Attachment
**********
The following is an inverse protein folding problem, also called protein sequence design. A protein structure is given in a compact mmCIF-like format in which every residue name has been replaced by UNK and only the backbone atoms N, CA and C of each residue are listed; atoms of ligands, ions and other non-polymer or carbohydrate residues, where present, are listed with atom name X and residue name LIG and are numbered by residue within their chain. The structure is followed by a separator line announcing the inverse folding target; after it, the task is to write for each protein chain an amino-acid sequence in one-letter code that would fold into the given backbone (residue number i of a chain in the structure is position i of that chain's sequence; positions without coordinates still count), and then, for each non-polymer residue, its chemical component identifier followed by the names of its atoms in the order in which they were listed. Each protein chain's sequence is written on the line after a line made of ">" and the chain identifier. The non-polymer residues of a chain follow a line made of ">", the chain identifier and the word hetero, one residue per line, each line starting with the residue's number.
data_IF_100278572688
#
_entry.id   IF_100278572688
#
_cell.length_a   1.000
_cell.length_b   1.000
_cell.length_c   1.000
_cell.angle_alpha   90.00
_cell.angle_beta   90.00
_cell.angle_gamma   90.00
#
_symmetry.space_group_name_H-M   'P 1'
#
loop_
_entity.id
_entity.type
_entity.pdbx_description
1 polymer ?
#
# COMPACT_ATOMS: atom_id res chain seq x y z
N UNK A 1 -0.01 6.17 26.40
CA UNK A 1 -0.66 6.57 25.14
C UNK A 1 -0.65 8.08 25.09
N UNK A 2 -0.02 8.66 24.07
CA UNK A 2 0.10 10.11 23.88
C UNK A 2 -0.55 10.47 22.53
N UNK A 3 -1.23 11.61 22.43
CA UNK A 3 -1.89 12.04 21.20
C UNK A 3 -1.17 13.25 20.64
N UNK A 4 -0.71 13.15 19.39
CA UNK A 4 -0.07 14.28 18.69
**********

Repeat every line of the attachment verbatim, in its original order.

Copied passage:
The following is an inverse protein folding problem, also called protein sequence design. A protein structure is given in a compact mmCIF-like format in which every residue name has been replaced by UNK and only the backbone atoms N, CA and C of each residue are listed; atoms of ligands, ions and other non-polymer or carbohydrate residues, where present, are listed with atom name X and residue name LIG and are numbered by residue within their chain. The structure is followed by a separator line announcing the inverse folding target; after it, the task is to write for each protein chain an amino-acid sequence in one-letter code that would fold into the given backbone (residue number i of a chain in the structure is position i of that chain's sequence; positions without coordinates still count), and then, for each non-polymer residue, its chemical component identifier followed by the names of its atoms in the order in which they were listed. Each protein chain's sequence is written on the line after a line made of ">" and the chain identifier. The non-polymer residues of a chain follow a line made of ">", the chain identifier and the word hetero, one residue per line, each line starting with the residue's number.
data_IF_100278572688
#
_entry.id   IF_100278572688
#
_cell.length_a   1.000
_cell.length_b   1.000
_cell.length_c   1.000
_cell.angle_alpha   90.00
_cell.angle_beta   90.00
_cell.angle_gamma   90.00
#
_symmetry.space_group_name_H-M   'P 1'
#
loop_
_entity.id
_entity.type
_entity.pdbx_description
1 polymer ?
#
# COMPACT_ATOMS: atom_id res chain seq x y z
N UNK A 1 -0.01 6.17 26.40
CA UNK A 1 -0.66 6.57 25.14
C UNK A 1 -0.65 8.08 25.09
N UNK A 2 -0.02 8.66 24.07
CA UNK A 2 0.10 10.11 23.88
C UNK A 2 -0.55 10.47 22.53
N UNK A 3 -1.23 11.61 22.43
CA UNK A 3 -1.89 12.04 21.20
C UNK A 3 -1.17 13.25 20.64
N UNK A 4 -0.71 13.15 19.39
CA UNK A 4 -0.07 14.28 18.69